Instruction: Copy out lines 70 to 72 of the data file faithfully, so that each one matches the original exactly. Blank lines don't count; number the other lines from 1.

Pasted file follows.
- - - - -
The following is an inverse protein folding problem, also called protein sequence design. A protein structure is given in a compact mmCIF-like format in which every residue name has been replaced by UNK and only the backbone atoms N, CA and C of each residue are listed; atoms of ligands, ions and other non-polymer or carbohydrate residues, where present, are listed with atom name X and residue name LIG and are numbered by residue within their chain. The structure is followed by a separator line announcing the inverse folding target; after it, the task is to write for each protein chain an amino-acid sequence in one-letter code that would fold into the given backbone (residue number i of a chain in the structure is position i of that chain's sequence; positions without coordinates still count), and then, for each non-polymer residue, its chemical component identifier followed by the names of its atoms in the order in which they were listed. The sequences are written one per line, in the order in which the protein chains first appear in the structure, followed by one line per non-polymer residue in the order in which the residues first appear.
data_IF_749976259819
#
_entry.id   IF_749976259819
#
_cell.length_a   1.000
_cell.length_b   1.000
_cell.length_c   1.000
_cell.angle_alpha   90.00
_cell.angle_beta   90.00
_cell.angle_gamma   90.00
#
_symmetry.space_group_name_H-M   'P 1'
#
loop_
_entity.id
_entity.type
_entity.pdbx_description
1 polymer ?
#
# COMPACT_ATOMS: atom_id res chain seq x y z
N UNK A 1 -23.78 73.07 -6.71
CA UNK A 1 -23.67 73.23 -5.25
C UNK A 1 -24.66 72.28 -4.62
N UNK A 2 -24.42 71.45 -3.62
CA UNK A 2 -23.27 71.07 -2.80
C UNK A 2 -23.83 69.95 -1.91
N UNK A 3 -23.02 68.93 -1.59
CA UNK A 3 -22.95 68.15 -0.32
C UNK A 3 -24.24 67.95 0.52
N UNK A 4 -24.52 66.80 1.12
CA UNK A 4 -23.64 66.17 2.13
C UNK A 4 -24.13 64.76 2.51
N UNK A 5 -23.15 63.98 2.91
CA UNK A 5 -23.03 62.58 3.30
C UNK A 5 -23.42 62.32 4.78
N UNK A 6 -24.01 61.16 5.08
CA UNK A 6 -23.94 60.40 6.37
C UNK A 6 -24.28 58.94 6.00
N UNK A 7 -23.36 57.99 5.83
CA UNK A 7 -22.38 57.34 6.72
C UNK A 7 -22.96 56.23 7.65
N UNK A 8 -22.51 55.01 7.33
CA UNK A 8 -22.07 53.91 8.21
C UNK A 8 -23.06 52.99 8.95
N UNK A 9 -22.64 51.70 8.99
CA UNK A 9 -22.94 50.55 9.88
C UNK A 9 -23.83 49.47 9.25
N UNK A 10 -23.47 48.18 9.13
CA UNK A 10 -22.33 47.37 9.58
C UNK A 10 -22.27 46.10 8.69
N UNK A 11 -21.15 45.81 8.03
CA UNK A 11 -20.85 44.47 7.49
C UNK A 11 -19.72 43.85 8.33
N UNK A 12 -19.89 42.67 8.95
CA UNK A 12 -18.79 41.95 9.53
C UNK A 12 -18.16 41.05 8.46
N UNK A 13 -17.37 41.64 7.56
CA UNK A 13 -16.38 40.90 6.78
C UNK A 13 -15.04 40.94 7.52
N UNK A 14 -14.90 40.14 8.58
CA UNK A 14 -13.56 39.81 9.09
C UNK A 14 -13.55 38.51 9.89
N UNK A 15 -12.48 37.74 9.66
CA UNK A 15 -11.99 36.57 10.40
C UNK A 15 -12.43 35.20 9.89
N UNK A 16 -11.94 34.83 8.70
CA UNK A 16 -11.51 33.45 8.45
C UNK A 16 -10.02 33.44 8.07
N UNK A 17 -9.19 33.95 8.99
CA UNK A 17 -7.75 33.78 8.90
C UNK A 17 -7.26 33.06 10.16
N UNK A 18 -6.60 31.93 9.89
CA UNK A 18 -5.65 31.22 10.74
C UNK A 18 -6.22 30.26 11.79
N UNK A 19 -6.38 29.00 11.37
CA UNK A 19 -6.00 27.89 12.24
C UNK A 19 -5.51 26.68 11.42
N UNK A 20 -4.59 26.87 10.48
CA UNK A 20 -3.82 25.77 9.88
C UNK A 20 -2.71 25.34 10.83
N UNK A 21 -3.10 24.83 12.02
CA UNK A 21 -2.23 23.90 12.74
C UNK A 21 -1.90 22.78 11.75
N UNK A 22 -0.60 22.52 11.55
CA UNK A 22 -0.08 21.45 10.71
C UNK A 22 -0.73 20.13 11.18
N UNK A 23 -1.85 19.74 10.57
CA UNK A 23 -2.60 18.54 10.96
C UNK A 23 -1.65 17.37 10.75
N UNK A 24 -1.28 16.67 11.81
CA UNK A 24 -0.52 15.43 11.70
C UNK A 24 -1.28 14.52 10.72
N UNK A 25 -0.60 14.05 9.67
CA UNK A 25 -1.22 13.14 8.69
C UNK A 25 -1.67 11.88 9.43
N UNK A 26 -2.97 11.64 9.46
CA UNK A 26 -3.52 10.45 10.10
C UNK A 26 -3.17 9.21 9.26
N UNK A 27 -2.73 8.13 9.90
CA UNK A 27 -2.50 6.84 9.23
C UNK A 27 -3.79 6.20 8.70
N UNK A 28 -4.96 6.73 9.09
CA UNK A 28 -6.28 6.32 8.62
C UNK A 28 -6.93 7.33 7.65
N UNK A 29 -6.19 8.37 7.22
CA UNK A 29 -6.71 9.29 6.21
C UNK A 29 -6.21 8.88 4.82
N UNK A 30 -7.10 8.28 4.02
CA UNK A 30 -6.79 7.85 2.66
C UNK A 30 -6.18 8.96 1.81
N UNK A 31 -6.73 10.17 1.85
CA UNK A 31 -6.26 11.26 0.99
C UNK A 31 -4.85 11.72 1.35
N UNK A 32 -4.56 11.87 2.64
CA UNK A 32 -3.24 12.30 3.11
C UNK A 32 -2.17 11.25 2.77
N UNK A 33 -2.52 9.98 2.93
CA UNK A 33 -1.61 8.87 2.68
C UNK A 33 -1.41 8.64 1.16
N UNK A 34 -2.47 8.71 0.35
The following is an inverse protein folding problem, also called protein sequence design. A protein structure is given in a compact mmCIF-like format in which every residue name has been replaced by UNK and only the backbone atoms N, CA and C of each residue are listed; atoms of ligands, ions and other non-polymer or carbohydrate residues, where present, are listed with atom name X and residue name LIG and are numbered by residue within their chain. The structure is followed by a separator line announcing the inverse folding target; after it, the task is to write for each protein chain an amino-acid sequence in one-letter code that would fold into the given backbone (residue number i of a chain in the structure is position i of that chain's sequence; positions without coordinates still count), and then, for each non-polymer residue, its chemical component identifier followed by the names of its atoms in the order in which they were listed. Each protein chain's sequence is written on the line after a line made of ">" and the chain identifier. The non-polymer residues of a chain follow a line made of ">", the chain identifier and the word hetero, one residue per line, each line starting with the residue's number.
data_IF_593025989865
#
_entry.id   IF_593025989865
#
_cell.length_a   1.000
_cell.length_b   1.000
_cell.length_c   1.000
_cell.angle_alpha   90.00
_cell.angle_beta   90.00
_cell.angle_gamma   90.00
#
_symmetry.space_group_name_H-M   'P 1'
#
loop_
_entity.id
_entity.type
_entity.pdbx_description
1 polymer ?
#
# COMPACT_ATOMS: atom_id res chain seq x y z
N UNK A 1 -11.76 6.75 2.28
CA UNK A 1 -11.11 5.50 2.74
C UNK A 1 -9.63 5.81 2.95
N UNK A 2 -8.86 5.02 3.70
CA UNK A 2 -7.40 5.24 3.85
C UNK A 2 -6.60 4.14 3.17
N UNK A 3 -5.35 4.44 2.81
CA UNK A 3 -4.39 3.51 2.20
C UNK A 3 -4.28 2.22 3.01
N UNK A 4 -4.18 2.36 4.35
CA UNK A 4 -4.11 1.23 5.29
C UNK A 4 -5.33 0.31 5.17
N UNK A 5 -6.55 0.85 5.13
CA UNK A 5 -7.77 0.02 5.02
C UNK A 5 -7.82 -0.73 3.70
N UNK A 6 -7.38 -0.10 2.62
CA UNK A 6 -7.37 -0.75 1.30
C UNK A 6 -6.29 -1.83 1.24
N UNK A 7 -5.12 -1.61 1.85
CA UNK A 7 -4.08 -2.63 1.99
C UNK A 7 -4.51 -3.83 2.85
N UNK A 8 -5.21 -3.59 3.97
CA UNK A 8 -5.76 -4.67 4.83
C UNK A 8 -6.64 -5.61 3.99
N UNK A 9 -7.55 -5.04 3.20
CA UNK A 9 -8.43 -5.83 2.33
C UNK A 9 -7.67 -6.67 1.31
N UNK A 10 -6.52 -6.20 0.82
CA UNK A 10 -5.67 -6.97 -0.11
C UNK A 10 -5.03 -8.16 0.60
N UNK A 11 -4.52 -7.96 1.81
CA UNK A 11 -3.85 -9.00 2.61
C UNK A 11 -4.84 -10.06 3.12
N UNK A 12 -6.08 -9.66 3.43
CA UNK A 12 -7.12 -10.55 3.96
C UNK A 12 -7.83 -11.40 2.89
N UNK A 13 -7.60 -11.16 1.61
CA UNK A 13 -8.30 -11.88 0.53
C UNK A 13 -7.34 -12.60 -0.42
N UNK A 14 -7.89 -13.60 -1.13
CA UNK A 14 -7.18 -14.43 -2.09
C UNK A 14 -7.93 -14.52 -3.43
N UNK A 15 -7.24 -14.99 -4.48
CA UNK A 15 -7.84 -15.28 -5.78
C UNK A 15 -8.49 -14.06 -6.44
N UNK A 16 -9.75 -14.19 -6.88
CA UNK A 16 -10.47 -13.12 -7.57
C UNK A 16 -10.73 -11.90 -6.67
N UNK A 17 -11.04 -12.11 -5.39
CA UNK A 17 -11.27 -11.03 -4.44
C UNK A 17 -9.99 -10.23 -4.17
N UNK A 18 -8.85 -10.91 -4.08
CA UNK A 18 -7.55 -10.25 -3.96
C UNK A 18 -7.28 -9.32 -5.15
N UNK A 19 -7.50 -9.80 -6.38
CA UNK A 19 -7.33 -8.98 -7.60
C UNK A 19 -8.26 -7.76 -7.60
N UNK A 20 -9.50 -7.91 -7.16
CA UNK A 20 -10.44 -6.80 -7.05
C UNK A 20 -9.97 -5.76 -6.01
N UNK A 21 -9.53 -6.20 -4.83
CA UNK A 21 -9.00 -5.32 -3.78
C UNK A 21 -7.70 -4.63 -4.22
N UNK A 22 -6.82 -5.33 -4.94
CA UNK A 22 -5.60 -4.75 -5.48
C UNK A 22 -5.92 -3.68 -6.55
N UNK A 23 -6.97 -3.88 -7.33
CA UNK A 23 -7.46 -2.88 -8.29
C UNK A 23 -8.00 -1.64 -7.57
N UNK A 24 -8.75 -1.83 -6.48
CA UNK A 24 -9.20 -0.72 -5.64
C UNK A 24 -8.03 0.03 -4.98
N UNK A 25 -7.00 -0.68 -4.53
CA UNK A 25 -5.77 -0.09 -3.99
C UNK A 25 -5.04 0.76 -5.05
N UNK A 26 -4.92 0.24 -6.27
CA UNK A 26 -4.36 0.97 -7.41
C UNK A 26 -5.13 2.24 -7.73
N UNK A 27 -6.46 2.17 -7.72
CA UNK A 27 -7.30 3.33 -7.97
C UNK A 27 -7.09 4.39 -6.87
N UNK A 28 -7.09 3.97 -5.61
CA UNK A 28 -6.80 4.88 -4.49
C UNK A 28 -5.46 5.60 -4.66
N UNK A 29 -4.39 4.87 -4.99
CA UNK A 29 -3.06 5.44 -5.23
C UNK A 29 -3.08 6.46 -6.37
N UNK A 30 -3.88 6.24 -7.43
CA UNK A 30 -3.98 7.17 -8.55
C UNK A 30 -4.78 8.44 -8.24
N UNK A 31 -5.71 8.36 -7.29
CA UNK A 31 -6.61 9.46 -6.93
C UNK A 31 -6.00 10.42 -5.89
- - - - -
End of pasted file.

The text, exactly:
N UNK A 17 -9.19 33.95 8.99
CA UNK A 17 -7.75 33.78 8.90
C UNK A 17 -7.26 33.06 10.16